Of insect pests that favor the spud, none is more voracious than the Colorado potato beetle. The adult averages about 3/8 inches long and has a hard, broad, black-striped yellow shell. If you spy some, pick them off and check the undersides of the leaves for orange-red egg masses. Squash all the beetles and eggs you find. Keep an eye out also for the beetle's larvae, which are humpbacked, dark red, grublike creatures with black heads. Squish them, too. Hand-picking potato beetles is not a job for the squeamish, but it's that or see your plants stripped clean. Bush beans grown between (or among) your rows of potatoes can also help deter the pest, as will basil or garlic sprays.
Flea beetles are tiny black or brown bugs that can quickly pepper your plants' leaves with small holes. They're especially attracted—and damaging—to young plants. Aphids, too, will suck the sap from tender potato leaves and weaken your crop. Discourage either insect with forceful water sprays, basil or garlic juice, or rotenone.
Underground pests—wireworms (click beetle larvae) and nematodes—can be particularly bothersome. Wireworms are thin and white, later turning brown, redbrown, or yellow depending on their species. They feed on tubers, often making it necessary to cut away affected parts or destroy the crop altogether. Most wireworms are a problem only in new gardens, and their population should diminish with increased cultivation. If you have wireworm problems season after season, however, you're dealing with an especially difficult species; you may have to move your potato patch. Nematodes are microscopic creatures that cause root knot, or galls, preventing water and nutrients from reaching the plants. The symptoms above ground, yellowing leaves and a withering plant, are sometimes mistaken for those of verticillium wilt. The knobby growths on the plants' roots, though, are a sure giveaway. Interplanting with marigolds, working plenty of organic matter into your soil, and rotating your crops can help prevent nematode problems.
Early-variety potatoes are ready to harvest when the plants are in full bloom—usually nine or ten weeks after planting. Carefully loosen the soil around a few plants and pull some spuds out to check for size. If they're big enough to suit you, you can harvest all your early spuds at once and plant a different crop—or you can take just a meal's worth at a time and simply replace the soil or mulch after each plundering. As long as you don't cut or bruise the remaining tubers, you won't hurt the plants and they'll keep right on producing. Don't forget, though, that early varieties generally don't store well and should be eaten by autumn.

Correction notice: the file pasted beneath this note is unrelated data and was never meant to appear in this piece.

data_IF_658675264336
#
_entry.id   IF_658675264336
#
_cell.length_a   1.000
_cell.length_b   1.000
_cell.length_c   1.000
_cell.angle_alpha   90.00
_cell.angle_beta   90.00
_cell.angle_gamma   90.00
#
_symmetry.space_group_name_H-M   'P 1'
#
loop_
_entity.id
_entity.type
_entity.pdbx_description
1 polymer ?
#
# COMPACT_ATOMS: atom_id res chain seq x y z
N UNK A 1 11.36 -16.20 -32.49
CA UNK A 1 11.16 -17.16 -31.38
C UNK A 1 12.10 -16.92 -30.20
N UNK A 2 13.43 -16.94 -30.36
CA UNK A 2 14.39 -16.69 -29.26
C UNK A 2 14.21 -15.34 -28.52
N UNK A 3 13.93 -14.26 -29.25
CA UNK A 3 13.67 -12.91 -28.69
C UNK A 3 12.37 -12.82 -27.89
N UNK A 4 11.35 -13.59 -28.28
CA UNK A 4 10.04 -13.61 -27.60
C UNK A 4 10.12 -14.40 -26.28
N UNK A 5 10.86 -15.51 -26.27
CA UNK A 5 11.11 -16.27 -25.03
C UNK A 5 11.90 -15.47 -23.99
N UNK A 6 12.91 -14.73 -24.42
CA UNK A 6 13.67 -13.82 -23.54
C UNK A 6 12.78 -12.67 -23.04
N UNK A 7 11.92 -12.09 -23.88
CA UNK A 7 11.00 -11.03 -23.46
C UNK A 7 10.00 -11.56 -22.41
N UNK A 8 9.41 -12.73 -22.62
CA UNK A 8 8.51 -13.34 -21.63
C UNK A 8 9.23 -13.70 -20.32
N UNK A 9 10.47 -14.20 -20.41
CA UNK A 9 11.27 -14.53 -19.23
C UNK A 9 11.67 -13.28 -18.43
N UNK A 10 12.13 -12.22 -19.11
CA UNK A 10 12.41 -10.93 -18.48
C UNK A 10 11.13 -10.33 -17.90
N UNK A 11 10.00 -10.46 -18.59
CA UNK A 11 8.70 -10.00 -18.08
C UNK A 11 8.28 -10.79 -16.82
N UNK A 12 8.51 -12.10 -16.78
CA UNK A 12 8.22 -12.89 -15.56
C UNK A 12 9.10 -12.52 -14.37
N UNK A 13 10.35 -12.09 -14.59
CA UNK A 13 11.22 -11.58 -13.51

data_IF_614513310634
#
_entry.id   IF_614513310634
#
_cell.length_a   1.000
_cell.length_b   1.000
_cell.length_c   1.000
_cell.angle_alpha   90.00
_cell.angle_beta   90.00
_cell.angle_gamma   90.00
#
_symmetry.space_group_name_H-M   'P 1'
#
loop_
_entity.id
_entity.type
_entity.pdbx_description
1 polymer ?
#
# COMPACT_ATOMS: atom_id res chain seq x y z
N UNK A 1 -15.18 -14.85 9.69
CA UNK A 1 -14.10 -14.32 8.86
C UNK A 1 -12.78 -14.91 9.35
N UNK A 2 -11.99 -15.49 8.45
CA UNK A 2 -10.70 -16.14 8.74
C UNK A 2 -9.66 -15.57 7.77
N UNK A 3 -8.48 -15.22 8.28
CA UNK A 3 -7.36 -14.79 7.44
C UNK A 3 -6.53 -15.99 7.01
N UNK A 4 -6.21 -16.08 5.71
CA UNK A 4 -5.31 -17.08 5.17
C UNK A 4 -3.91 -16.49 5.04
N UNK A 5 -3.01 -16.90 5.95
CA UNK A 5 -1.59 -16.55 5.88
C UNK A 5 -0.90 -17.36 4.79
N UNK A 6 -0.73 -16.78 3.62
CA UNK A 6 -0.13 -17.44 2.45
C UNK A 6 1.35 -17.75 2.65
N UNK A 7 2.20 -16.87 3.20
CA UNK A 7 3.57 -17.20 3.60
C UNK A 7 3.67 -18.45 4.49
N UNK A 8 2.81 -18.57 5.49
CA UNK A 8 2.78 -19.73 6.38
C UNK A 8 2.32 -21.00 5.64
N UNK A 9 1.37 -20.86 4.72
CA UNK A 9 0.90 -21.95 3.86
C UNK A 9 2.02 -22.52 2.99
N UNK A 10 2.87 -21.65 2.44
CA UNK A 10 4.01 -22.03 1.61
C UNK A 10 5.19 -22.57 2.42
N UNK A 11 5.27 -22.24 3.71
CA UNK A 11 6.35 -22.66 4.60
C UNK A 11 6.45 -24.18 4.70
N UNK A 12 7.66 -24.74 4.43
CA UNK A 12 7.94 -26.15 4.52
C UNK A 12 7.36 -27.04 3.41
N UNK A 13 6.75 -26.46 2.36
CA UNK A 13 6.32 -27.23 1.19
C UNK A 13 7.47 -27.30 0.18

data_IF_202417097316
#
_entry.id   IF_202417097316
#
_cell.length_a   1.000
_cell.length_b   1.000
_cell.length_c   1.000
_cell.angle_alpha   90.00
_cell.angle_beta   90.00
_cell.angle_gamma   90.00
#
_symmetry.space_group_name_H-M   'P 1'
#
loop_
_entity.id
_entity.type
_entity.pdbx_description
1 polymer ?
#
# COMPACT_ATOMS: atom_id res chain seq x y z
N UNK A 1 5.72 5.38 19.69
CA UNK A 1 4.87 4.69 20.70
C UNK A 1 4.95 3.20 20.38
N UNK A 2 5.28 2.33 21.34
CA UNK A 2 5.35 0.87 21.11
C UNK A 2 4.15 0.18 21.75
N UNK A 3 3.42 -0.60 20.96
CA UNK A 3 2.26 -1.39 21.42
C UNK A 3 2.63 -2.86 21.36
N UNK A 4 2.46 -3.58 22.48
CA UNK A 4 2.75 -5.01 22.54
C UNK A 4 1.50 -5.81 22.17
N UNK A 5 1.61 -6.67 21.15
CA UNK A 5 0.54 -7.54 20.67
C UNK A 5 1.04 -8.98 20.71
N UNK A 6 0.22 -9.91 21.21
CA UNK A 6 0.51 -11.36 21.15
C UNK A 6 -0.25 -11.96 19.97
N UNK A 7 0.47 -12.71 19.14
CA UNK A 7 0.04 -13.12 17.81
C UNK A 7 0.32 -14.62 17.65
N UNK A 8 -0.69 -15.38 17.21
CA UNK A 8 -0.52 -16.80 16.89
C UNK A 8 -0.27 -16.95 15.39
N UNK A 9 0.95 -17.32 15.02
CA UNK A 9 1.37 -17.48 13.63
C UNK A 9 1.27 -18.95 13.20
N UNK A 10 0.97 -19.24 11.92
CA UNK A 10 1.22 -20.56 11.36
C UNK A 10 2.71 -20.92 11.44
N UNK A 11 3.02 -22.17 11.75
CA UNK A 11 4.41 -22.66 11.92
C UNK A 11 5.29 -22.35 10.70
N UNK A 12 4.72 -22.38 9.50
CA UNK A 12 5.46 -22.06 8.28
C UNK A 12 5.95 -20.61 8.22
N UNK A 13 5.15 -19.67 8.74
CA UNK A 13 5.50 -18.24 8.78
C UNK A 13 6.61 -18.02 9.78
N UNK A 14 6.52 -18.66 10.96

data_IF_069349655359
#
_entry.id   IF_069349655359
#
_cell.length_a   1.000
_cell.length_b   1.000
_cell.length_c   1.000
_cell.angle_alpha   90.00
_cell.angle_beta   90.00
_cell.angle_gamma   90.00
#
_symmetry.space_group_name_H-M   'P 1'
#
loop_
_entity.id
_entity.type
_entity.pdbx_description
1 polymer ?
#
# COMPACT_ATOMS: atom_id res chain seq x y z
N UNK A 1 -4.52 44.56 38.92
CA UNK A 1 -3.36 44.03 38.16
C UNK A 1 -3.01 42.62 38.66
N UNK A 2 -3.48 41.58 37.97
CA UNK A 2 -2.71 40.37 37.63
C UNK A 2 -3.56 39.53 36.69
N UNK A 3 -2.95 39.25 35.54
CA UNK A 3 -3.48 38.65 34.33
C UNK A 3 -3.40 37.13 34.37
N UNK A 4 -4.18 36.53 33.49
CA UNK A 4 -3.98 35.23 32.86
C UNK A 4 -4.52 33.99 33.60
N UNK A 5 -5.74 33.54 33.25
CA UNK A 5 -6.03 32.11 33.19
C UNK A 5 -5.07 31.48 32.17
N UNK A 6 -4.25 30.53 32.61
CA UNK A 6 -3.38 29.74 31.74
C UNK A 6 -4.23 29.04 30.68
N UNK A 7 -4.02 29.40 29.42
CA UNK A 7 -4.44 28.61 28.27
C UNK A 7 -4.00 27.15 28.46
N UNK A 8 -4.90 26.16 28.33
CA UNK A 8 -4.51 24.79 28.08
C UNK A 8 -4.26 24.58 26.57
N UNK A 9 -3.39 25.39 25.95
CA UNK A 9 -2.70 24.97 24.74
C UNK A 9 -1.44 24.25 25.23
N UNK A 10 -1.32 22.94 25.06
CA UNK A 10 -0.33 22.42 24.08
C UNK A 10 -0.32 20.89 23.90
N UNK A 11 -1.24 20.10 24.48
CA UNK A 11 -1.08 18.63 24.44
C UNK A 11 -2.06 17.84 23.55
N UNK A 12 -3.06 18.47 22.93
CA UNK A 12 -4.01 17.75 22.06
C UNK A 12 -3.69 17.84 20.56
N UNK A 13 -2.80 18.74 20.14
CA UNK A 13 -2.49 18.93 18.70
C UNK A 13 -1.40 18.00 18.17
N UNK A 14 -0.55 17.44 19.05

Late potatoes destined for storage can be harvested anytime after the vines have died back or the tops have succumbed to frost. Just be sure to get the spuds out of the ground before the earth freezes, or you'll lose your crop. The best weather for digging late potatoes is a warm, dry, cloudy day following a period of no rain. Too much exposure to sunlight can turn spuds green, making them bitter (and even mildly toxic, from the solanine produced).
Use a digging fork or pointed shovel to lift the tubers free of the soil. Handle them carefully, gently removing clumps of dirt. Set any damaged potatoes aside for the evening meal; they won't keep. Place the others in a single layer, not touching and not in direct sun, on a dry surface such as newspaper. Leave them for a couple of hours, then turn them over to dry the bottoms. This process gets rid of surface moisture and helps toughen the spuds' skins.
Properly stored, your spuds should keep nicely through the winter and into spring. Don't be surprised, though, if your family eats them all before that. It seems the more you have, the more you use. Inevitably, one evening you go down to the cellar, reach into the bin, and pull out the last plump potatoes, firm as the day you dug them and still smelling of fresh earth.
Then you find yourself repeating a scene that has played over and over for centuries, perhaps since the first Inca emptied an ancient cache: "This year," you promise yourself as you carry the final few spuds back to the kitchen, "this year I'll plant more."
Potato, how do we love thee? In countless ways: boiled, baked, creamed, fried, chipped, scalloped, hashed, pureed, sauteed, augratined—and more. It's possible to serve the versatile spud every day and never tire of it, simply because it lends itself to so many delicious preparations.
Here's one of our favorite potato soup recipes.
1 pound potatoes, peeled and diced
1 cup sliced leeks (white part only)
Salt and white pepper to taste
2-1/2 cups vegetable stock
1 small carrot
1 cup cream
1-1/2 cups milk
Combine potatoes and leeks in a saucepan with salt, pepper, and vegetable stock. Simmer over medium heat until potatoes are tender, 20 to 25 minutes. Purée soup in a blender until smooth. Chill in refrigerator. Peel carrot and cut in fine matchsticks. Blanch until tender in boiling, salted water. Drain and chill. When soup is thoroughly chilled, stir in cream and milk. Taste and add seasoning if desired. Garnish with carrot slivers. Serves 8.
Per serving: 391 cal., 14 g pro., 41 g carbo., 19 g fat, 305 mg sodium. U.S. RDA: 45% vit. A, 19% vit. B 1 19% vit. B 2 23% vit. B 6 , 40% vit. C, 27% calcium, 19% niacin.